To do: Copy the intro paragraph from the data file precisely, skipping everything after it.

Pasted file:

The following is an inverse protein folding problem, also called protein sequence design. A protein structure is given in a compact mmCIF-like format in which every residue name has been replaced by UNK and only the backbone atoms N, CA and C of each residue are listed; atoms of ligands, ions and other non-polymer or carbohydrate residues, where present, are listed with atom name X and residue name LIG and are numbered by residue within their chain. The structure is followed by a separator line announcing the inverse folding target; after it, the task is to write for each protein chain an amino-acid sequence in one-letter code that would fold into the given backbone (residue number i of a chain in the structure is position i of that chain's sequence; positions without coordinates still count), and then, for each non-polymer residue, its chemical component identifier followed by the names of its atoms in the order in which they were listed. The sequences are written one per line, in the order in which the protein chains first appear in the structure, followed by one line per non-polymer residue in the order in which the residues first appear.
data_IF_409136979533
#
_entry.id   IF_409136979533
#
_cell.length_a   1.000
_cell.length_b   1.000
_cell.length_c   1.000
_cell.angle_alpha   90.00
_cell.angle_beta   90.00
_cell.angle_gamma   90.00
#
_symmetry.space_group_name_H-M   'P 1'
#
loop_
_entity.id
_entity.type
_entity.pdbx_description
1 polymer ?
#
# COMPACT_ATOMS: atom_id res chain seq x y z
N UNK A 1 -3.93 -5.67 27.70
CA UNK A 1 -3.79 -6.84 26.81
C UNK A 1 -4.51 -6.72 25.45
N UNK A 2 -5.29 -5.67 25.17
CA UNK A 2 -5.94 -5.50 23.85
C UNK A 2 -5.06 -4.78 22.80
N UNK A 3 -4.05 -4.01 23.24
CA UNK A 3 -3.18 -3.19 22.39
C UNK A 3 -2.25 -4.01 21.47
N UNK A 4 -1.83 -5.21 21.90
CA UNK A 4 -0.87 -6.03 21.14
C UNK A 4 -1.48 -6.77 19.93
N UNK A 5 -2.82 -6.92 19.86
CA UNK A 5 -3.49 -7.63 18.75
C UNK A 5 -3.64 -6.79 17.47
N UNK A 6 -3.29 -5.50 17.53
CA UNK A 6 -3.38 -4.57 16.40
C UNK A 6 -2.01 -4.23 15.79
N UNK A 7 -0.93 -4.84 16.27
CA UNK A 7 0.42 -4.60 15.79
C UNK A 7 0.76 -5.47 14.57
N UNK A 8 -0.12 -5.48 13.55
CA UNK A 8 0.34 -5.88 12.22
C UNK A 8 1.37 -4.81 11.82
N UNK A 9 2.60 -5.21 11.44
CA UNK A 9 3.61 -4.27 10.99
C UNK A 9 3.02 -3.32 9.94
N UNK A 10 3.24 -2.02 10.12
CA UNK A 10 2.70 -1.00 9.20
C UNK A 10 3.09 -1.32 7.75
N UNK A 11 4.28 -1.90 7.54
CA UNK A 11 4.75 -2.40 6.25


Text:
The following is an inverse protein folding problem, also called protein sequence design. A protein structure is given in a compact mmCIF-like format in which every residue name has been replaced by UNK and only the backbone atoms N, CA and C of each residue are listed; atoms of ligands, ions and other non-polymer or carbohydrate residues, where present, are listed with atom name X and residue name LIG and are numbered by residue within their chain. The structure is followed by a separator line announcing the inverse folding target; after it, the task is to write for each protein chain an amino-acid sequence in one-letter code that would fold into the given backbone (residue number i of a chain in the structure is position i of that chain's sequence; positions without coordinates still count), and then, for each non-polymer residue, its chemical component identifier followed by the names of its atoms in the order in which they were listed. The sequences are written one per line, in the order in which the protein chains first appear in the structure, followed by one line per non-polymer residue in the order in which the residues first appear.